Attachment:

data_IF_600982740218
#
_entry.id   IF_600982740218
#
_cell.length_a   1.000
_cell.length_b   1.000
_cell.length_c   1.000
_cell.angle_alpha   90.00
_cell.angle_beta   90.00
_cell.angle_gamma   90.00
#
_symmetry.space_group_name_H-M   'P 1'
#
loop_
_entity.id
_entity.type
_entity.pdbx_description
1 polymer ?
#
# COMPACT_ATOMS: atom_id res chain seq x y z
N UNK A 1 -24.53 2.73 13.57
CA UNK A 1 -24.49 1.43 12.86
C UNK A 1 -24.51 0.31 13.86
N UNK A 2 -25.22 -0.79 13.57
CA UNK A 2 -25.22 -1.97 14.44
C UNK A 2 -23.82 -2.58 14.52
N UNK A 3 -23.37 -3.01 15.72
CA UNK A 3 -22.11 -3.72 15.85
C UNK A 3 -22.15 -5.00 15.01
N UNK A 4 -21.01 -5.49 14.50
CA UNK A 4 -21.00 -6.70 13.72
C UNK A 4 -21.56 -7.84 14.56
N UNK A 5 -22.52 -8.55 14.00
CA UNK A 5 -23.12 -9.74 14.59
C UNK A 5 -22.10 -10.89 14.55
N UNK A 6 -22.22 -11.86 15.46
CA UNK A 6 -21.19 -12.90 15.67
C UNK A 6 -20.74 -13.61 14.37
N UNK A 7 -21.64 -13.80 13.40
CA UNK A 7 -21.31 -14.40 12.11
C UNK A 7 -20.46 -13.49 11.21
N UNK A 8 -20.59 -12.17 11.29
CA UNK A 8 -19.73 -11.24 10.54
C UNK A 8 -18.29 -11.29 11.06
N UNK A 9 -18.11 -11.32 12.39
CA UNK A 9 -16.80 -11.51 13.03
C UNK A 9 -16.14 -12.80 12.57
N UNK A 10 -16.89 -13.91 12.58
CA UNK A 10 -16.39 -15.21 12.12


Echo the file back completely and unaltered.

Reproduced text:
data_IF_600982740218
#
_entry.id   IF_600982740218
#
_cell.length_a   1.000
_cell.length_b   1.000
_cell.length_c   1.000
_cell.angle_alpha   90.00
_cell.angle_beta   90.00
_cell.angle_gamma   90.00
#
_symmetry.space_group_name_H-M   'P 1'
#
loop_
_entity.id
_entity.type
_entity.pdbx_description
1 polymer ?
#
# COMPACT_ATOMS: atom_id res chain seq x y z
N UNK A 1 -24.53 2.73 13.57
CA UNK A 1 -24.49 1.43 12.86
C UNK A 1 -24.51 0.31 13.86
N UNK A 2 -25.22 -0.79 13.57
CA UNK A 2 -25.22 -1.97 14.44
C UNK A 2 -23.82 -2.58 14.52
N UNK A 3 -23.37 -3.01 15.72
CA UNK A 3 -22.11 -3.72 15.85
C UNK A 3 -22.15 -5.00 15.01
N UNK A 4 -21.01 -5.49 14.50
CA UNK A 4 -21.00 -6.70 13.72
C UNK A 4 -21.56 -7.84 14.56
N UNK A 5 -22.52 -8.55 14.00
CA UNK A 5 -23.12 -9.74 14.59
C UNK A 5 -22.10 -10.89 14.55
N UNK A 6 -22.22 -11.86 15.46
CA UNK A 6 -21.19 -12.90 15.67
C UNK A 6 -20.74 -13.61 14.37
N UNK A 7 -21.64 -13.80 13.40
CA UNK A 7 -21.31 -14.40 12.11
C UNK A 7 -20.46 -13.49 11.21
N UNK A 8 -20.59 -12.17 11.29
CA UNK A 8 -19.73 -11.24 10.54
C UNK A 8 -18.29 -11.29 11.06
N UNK A 9 -18.11 -11.32 12.39
CA UNK A 9 -16.80 -11.51 13.03
C UNK A 9 -16.14 -12.80 12.57
N UNK A 10 -16.89 -13.91 12.58
CA UNK A 10 -16.39 -15.21 12.12